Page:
In the years after 1900, the world's most productive industrial economy diversified to meet the service needs of the United States's ever growing, increasingly complex, urbanized population. Consumer goods such as automobiles, electric washing machines, and radios proliferated and markets swelled as merchandisers invested in glitzy advertising and discovered selling on credit. Retailers such as Macy's and Marshall Field's and manufacturers such as General Electric and Ford devoted increasing employer hours to management and record keeping. Corporate office buildings rose to top skylines long dominated by factory smokestacks. More and bigger schools and hospitals opened to serve a population increasingly aware of the importance of education and health care.
Changing patterns of women's employment in the first three decades of the twentieth century attended the emergence and expansion of the service sector and the professions, a process that enticed increasing numbers of middle-class women into the workforce and provided upward mobility for many women of both the middle and working classes. Demographic trends also intensified labor's call to women as the total U.S. population grew more slowly than the demand for new workers, a result of declining fertility and the decrease of European immigration after the outbreak of World War I. Overall, the percentage of women working rose from one in five in 1900 to one in four by 1930.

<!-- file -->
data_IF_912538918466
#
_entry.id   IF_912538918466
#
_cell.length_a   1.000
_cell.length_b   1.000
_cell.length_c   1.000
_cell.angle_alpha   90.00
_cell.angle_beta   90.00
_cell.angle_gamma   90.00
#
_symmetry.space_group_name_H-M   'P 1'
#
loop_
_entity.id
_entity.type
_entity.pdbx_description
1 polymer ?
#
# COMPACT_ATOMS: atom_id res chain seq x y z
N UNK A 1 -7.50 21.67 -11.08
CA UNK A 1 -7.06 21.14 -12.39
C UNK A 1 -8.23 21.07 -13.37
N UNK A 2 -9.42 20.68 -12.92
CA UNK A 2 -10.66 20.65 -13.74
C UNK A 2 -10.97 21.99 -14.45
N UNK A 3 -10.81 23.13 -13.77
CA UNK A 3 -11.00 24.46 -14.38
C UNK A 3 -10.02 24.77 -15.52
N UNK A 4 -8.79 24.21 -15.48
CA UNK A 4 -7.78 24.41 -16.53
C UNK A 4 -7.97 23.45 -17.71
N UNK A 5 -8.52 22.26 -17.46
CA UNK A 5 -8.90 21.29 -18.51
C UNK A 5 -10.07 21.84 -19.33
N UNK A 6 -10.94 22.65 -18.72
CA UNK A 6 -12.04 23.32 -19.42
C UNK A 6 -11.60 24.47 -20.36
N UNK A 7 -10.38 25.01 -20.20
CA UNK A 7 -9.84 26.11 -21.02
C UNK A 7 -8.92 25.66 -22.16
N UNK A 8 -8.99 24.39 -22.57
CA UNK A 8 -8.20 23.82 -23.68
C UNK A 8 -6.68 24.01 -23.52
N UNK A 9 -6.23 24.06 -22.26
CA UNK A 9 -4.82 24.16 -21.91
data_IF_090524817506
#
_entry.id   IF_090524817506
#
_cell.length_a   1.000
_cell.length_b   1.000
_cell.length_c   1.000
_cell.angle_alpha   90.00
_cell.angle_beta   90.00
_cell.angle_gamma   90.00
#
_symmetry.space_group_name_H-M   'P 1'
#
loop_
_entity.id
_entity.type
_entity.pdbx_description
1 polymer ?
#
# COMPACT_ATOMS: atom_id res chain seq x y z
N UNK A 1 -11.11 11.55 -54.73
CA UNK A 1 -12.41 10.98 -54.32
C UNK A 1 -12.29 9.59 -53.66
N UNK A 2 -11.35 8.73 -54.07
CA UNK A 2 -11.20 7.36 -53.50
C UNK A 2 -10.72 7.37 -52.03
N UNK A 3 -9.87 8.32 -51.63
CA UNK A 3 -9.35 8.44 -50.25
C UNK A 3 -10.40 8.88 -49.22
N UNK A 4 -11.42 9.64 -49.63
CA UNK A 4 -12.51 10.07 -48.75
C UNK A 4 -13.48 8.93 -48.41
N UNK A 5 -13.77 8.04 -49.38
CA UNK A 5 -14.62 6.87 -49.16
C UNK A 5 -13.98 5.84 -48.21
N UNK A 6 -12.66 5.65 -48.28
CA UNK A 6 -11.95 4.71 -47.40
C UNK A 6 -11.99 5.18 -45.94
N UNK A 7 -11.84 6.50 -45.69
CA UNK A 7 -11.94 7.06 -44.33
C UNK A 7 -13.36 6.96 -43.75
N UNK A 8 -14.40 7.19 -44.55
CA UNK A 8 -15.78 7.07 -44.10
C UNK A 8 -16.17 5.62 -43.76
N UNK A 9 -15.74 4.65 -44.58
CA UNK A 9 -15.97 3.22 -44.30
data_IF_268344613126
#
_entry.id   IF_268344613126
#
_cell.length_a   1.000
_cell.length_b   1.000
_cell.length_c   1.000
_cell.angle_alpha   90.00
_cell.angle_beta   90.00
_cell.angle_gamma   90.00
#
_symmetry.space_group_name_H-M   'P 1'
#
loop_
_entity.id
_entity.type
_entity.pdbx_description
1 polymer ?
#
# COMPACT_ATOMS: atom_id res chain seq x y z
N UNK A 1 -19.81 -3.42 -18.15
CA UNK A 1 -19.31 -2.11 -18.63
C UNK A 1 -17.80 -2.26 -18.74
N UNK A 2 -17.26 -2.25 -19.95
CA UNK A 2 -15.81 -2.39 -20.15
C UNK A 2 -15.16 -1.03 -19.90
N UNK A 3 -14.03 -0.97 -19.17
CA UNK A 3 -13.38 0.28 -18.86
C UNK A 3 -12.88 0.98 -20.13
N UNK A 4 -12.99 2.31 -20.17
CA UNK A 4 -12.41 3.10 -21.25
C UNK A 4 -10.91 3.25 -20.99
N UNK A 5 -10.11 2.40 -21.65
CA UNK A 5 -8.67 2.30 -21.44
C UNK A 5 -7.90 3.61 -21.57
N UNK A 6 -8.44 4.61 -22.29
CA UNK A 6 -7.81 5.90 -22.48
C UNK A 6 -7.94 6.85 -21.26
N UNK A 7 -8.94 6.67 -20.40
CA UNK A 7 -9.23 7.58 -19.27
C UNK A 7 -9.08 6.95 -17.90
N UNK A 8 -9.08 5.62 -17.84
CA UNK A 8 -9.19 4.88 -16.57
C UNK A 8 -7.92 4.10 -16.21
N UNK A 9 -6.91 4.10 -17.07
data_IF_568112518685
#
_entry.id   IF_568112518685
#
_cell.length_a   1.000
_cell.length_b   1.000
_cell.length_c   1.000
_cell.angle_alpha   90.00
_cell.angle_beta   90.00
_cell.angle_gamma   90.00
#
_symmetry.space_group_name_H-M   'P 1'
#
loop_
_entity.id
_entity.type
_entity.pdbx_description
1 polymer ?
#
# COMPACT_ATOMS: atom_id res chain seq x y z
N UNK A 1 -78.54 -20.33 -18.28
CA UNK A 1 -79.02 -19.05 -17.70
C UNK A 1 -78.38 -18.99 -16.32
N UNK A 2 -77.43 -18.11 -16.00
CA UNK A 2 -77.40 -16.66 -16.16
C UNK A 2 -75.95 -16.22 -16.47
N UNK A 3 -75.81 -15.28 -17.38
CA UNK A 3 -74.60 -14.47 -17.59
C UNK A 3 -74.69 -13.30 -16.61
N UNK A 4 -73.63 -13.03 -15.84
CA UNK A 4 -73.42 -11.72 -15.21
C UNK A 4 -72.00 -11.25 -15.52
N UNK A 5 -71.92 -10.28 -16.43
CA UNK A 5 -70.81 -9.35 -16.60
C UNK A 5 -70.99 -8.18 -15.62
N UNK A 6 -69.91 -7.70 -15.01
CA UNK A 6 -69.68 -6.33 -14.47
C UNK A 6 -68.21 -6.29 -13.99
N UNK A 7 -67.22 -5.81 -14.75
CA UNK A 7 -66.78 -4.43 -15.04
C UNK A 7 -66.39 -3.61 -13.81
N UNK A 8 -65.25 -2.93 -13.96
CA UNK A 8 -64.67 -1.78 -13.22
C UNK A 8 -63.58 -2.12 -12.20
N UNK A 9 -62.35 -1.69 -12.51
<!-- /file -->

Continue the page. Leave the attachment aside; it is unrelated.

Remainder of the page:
Within this growing population of women workers, a major restructuring reflected the country's broad economic trends. White-collar employment expanded, while the number of blue-collar jobs stagnated or declined. Between 1910 and 1920, for example, the number of women holding clerical jobs tripled, while the female labor force grew by only 16 percent overall--a trend that World War I accelerated and that continued into the 1920s (see table 3.1). Women's white-collar employ-